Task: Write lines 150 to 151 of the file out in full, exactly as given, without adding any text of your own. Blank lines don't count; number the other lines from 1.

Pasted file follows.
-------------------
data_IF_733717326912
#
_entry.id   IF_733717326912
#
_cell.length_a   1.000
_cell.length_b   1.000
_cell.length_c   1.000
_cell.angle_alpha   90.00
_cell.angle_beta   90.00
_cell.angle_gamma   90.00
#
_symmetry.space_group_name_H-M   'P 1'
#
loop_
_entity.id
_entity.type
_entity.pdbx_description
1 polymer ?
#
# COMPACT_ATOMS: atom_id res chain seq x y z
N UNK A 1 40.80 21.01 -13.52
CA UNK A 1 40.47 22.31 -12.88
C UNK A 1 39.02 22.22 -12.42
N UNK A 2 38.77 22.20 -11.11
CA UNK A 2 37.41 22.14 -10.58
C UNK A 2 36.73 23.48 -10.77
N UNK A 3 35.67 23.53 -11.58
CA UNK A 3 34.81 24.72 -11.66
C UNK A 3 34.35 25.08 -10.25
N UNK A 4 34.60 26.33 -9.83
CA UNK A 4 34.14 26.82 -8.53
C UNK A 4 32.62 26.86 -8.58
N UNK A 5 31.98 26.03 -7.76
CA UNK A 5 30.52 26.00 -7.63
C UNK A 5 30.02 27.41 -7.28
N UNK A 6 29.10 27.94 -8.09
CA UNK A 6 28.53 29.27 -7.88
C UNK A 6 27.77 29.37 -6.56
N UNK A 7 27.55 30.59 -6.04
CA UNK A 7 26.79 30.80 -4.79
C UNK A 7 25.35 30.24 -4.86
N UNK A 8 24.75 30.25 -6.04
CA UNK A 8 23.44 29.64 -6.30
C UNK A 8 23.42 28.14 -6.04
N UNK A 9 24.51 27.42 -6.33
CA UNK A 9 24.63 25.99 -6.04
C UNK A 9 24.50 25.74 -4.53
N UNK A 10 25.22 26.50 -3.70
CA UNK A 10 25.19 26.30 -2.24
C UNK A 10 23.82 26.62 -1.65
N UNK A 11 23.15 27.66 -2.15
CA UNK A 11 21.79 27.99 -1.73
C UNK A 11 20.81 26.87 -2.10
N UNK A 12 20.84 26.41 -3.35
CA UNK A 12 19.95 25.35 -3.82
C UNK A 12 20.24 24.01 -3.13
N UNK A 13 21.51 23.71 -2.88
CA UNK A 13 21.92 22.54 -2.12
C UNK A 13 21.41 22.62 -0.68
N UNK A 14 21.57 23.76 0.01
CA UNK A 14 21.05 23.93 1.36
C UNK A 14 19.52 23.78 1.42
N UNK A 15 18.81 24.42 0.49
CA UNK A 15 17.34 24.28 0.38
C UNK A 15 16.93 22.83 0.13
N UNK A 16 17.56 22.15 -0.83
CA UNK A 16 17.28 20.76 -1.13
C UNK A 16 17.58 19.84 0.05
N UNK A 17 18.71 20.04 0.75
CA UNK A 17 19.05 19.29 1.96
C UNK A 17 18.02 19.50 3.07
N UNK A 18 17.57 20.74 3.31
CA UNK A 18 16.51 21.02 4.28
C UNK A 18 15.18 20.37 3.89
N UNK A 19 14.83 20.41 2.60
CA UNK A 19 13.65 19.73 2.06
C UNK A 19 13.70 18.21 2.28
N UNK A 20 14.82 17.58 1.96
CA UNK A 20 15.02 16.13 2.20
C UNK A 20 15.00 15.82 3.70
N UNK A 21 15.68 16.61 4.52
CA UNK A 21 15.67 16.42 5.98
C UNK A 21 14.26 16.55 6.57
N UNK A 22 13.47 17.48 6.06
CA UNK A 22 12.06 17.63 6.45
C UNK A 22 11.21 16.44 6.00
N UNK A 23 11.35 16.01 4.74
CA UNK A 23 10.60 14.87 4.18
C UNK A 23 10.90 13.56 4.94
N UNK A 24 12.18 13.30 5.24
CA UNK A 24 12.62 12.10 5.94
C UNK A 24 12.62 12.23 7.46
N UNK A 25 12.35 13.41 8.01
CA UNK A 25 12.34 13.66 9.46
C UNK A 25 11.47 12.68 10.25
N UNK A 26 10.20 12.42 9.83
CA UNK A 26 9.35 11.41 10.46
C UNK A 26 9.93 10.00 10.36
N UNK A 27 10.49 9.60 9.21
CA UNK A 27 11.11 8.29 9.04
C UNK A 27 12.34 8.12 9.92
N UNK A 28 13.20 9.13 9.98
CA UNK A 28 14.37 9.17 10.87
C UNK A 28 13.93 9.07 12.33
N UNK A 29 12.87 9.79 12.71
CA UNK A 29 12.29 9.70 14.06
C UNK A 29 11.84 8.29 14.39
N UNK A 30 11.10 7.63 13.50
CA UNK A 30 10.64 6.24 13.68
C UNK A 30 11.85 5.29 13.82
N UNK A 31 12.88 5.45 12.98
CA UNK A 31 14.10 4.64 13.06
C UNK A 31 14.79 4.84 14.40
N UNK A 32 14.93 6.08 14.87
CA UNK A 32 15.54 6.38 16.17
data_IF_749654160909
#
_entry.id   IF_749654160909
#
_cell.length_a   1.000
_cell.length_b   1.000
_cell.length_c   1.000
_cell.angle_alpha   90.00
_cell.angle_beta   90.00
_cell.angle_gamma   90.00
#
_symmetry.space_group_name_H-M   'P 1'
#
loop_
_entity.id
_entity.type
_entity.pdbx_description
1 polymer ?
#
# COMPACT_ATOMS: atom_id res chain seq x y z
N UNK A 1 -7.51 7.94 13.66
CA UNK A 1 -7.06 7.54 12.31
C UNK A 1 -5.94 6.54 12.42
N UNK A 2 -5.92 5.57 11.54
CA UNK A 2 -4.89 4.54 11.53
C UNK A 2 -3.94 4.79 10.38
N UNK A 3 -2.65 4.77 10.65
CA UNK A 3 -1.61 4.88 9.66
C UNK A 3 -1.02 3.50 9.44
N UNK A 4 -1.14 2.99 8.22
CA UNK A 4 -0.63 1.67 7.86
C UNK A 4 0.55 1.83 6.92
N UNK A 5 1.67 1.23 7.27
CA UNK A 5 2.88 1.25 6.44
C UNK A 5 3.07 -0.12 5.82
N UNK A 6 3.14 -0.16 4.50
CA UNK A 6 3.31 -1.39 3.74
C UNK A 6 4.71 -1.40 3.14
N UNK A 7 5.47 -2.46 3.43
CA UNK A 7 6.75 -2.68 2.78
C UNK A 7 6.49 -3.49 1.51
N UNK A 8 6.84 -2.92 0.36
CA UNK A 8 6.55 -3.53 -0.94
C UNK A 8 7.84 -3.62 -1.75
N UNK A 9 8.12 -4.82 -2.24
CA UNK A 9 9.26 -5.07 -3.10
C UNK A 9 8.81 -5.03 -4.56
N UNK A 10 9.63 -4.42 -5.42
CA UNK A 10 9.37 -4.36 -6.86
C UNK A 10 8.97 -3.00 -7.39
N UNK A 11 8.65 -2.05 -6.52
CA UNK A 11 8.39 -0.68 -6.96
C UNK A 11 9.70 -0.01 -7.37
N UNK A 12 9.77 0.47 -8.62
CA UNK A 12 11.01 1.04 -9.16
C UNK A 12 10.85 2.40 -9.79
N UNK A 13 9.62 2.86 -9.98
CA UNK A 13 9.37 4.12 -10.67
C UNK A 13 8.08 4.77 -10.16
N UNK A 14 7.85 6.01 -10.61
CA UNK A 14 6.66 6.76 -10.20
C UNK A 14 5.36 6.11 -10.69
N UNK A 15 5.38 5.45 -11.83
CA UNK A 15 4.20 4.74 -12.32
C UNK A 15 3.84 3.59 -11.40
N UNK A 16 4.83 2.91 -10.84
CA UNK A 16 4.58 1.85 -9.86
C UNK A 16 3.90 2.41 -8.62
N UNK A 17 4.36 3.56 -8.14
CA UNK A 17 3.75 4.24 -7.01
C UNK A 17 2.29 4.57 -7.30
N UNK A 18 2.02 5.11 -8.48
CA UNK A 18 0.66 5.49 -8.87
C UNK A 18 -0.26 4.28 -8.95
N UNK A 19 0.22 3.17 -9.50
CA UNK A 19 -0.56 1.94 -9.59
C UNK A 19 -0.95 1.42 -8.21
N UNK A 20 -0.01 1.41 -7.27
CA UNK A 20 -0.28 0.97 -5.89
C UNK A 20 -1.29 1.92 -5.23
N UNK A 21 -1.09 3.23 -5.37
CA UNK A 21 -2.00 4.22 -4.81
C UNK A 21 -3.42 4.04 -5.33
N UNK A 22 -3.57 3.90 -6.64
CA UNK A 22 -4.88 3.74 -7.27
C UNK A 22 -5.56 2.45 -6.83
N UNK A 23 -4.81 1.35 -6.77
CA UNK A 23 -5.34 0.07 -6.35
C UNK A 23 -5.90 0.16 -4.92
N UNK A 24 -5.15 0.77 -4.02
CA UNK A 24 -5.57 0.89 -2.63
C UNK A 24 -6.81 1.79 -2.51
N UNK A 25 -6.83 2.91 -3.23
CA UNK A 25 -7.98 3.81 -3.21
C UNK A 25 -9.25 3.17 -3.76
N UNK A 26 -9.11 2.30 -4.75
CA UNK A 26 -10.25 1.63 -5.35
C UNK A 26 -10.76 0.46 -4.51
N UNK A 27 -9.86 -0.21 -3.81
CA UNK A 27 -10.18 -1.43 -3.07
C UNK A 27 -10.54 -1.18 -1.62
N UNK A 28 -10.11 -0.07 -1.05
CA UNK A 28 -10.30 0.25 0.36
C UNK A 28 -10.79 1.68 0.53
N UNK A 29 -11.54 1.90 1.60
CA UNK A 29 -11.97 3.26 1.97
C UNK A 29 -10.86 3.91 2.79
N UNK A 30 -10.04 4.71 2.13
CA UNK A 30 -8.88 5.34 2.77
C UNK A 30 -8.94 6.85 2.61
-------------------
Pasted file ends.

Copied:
C UNK A 5 3.07 -0.12 5.82
N UNK A 6 3.14 -0.16 4.50